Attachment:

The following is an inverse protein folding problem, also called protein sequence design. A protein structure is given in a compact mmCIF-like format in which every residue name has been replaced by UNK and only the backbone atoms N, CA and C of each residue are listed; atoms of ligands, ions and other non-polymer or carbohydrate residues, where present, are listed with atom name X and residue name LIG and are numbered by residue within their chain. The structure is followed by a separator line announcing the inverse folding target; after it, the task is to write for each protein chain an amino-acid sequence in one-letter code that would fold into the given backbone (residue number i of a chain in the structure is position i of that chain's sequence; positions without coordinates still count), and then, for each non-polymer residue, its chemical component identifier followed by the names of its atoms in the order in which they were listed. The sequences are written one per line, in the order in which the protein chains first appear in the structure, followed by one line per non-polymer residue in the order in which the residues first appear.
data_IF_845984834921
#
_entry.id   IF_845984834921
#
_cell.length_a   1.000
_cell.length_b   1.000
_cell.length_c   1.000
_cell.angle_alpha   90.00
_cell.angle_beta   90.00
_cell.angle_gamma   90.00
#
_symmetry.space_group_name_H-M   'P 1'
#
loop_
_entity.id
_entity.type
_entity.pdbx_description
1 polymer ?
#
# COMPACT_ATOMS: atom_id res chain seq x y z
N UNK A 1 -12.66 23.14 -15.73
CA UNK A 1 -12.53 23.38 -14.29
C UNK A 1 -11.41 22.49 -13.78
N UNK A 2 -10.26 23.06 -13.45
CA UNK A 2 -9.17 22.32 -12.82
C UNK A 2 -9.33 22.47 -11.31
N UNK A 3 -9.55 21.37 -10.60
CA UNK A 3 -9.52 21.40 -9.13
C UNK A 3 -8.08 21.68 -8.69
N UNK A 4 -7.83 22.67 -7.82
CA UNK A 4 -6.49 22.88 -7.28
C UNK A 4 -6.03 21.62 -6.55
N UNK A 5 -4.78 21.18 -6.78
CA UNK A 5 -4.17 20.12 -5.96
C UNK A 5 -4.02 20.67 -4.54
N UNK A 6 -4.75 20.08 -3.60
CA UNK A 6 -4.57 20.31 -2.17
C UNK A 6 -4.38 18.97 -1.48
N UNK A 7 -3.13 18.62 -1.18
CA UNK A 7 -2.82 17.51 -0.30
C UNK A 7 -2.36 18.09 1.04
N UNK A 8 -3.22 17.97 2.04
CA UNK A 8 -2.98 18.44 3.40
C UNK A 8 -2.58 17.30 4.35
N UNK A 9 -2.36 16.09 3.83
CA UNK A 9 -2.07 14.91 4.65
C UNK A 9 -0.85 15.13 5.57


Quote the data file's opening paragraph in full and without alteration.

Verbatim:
The following is an inverse protein folding problem, also called protein sequence design. A protein structure is given in a compact mmCIF-like format in which every residue name has been replaced by UNK and only the backbone atoms N, CA and C of each residue are listed; atoms of ligands, ions and other non-polymer or carbohydrate residues, where present, are listed with atom name X and residue name LIG and are numbered by residue within their chain. The structure is followed by a separator line announcing the inverse folding target; after it, the task is to write for each protein chain an amino-acid sequence in one-letter code that would fold into the given backbone (residue number i of a chain in the structure is position i of that chain's sequence; positions without coordinates still count), and then, for each non-polymer residue, its chemical component identifier followed by the names of its atoms in the order in which they were listed. The sequences are written one per line, in the order in which the protein chains first appear in the structure, followed by one line per non-polymer residue in the order in which the residues first appear.